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BMJ Open. 2016 Feb 4;6(2):e008698. doi: 10.1136/bmjopen-2015-008698.

Dietary sources and sodium intake in a sample of Australian preschool children.

Author information

1
Centre for Physical Activity and Nutrition Research, School of Exercise and Nutrition Sciences, Deakin University, Burwood, Victoria, Australia.

Abstract

OBJECTIVES:

To assess dietary sodium intake and the food sources of sodium in a sample of Australian preschool children.

DESIGN:

Cross-sectional.

SETTING:

Mothers were followed up when children were approximately 3.5 years of age after participating in a cluster randomised controlled trial: the Melbourne Infant Feeding Activity and Nutrition Trial Program.

PARTICIPANTS:

251 Australian children aged 3.5 ± 0.19 (SD) years.

PRIMARY AND SECONDARY OUTCOME MEASURES:

The average daily sodium intake was determined using three unscheduled 24 h dietary recalls. The contributions of food groups, core, discretionary and processed foods to daily sodium intake were assessed.

RESULTS:

The average sodium intake was 1508 ± 495 (SD) mg/day, (salt equivalent 3.9 ± 1.3 (SD) g/day) and 87% of children exceeded the Australian Upper Level of Intake (UL) for sodium of 1000 mg/day (salt equivalent 2.6 g/day). Main food sources of sodium were cereal/cereal products (25%), milk products (19%), meat, poultry/game (17%) and cereal-based products (15%). Core foods contributed 65%, and discretionary foods 35% of total daily sodium intake, and within the total diet, minimally processed, processed, processed culinary ingredient and ultraprocessed foods contributed 16%, 35%, 1% and 48% of sodium, respectively.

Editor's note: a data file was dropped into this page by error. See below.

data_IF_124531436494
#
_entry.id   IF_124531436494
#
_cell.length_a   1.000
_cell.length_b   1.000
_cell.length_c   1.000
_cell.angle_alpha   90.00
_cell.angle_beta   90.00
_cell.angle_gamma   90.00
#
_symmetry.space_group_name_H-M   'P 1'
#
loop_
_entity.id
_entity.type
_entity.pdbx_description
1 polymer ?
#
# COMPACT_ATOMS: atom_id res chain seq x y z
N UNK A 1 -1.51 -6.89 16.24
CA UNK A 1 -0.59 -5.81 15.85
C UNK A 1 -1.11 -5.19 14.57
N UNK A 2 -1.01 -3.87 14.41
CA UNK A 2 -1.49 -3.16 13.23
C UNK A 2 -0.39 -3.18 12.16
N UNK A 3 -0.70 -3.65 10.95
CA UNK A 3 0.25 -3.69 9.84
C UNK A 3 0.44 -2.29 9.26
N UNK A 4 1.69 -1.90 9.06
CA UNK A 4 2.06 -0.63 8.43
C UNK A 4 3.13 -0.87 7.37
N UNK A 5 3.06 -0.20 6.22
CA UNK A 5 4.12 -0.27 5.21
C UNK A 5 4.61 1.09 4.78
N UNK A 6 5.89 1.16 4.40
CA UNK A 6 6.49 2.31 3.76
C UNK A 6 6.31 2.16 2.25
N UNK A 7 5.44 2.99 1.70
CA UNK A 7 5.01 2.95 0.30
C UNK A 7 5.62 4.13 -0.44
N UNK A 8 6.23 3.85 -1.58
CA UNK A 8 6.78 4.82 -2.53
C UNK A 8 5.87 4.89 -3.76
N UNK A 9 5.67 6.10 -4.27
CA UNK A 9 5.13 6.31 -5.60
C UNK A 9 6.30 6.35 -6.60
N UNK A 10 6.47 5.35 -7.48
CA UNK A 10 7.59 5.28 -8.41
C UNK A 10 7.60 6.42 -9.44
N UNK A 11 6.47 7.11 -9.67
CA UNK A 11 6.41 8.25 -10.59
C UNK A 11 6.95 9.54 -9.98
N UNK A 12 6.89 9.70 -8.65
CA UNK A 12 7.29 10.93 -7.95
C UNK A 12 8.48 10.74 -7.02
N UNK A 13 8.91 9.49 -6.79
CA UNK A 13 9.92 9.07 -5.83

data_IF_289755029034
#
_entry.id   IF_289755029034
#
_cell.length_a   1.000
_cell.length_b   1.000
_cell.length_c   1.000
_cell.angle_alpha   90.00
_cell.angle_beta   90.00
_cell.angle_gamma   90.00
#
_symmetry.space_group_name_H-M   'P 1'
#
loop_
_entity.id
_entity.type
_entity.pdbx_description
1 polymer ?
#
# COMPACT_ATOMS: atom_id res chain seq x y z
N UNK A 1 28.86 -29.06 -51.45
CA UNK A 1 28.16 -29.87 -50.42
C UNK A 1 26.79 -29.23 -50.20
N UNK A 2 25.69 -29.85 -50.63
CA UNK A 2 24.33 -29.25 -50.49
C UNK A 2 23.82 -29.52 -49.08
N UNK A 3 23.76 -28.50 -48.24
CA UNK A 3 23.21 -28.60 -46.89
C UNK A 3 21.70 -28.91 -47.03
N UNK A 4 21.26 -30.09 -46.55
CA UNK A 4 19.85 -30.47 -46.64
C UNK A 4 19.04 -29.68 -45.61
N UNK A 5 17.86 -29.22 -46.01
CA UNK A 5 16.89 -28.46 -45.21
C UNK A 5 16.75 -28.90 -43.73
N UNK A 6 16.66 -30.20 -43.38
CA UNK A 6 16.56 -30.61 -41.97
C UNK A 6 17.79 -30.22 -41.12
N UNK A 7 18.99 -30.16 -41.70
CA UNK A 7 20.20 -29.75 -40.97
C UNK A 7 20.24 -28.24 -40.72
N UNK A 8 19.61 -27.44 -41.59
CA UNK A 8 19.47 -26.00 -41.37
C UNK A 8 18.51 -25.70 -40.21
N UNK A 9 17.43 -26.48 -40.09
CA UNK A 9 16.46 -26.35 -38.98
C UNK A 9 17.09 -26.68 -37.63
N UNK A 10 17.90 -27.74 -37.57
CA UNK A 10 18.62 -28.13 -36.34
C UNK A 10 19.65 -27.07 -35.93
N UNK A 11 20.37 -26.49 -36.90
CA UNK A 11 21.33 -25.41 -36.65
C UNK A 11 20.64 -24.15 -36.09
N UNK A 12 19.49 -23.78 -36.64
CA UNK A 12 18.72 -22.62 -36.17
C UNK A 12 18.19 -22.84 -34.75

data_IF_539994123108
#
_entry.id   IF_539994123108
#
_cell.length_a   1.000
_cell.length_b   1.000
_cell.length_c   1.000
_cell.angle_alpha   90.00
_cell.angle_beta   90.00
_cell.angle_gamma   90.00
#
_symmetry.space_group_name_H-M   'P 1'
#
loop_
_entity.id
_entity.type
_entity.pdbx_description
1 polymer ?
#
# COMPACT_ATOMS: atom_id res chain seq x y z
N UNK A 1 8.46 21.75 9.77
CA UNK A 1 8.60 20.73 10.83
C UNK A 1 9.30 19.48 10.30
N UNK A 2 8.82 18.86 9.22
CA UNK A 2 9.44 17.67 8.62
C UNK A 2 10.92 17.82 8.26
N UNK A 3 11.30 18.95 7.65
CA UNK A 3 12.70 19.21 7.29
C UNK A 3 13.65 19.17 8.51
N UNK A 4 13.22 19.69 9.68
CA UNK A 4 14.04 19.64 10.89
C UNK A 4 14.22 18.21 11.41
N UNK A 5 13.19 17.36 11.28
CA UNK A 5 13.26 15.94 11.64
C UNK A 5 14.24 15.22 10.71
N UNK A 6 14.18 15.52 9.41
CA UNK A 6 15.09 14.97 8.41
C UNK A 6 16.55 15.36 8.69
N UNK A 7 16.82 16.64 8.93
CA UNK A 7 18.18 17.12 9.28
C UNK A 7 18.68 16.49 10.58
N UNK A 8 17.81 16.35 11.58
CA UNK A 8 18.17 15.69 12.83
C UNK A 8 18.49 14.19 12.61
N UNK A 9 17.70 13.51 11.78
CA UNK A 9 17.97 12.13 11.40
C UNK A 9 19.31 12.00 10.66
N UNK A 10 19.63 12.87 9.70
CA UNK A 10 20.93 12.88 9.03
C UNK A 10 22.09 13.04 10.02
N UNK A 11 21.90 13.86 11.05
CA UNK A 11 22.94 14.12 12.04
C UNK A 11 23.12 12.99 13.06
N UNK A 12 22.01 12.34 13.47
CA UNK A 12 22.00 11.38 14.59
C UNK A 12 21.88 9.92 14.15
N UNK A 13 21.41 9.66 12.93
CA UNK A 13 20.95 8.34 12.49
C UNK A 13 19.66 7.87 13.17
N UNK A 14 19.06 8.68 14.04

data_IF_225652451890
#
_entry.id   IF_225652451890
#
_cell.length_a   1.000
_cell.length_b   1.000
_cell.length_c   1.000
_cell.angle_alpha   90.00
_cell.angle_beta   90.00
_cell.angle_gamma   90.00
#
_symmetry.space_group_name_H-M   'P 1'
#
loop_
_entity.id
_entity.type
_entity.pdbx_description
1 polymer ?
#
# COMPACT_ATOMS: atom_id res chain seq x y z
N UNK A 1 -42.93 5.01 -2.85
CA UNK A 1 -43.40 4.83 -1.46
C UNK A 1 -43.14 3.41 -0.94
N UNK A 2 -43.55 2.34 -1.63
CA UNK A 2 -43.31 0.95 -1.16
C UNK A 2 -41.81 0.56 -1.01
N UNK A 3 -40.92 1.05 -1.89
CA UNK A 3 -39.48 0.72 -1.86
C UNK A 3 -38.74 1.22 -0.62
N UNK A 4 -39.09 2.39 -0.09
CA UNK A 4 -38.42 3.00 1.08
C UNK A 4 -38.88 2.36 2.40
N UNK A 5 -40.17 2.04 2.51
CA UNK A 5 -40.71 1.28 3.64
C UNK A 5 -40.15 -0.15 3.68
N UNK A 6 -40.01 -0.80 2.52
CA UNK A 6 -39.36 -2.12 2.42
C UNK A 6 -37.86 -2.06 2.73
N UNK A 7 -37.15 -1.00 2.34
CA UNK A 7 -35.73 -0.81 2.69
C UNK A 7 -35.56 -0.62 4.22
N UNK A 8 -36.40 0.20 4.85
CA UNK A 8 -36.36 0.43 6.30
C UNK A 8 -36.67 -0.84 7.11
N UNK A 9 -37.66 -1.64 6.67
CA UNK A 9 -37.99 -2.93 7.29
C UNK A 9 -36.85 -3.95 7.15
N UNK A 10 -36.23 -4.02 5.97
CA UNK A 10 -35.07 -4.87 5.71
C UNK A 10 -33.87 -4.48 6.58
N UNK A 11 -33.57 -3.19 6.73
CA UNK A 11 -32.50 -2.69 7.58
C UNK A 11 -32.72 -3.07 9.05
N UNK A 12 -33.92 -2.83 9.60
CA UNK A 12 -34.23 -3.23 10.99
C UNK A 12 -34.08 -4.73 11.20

CONCLUSIONS:

Within this sample, most children exceeded the recommended UL for sodium. Core and ultraprocessed foods were key sources of sodium which suggests that reductions in the sodium content of these foods are required to reduce sodium intake in young children. These data also provide further support for public health campaigns that seek to reduce consumption of energy-dense, nutrient-poor foods.

KEYWORDS:

EPIDEMIOLOGY; NUTRITION & DIETETICS; PUBLIC HEALTH

PMID:
26846894
PMCID:
PMC4746469
DOI:
10.1136/bmjopen-2015-008698
[Indexed for MEDLINE]
Free PMC Article

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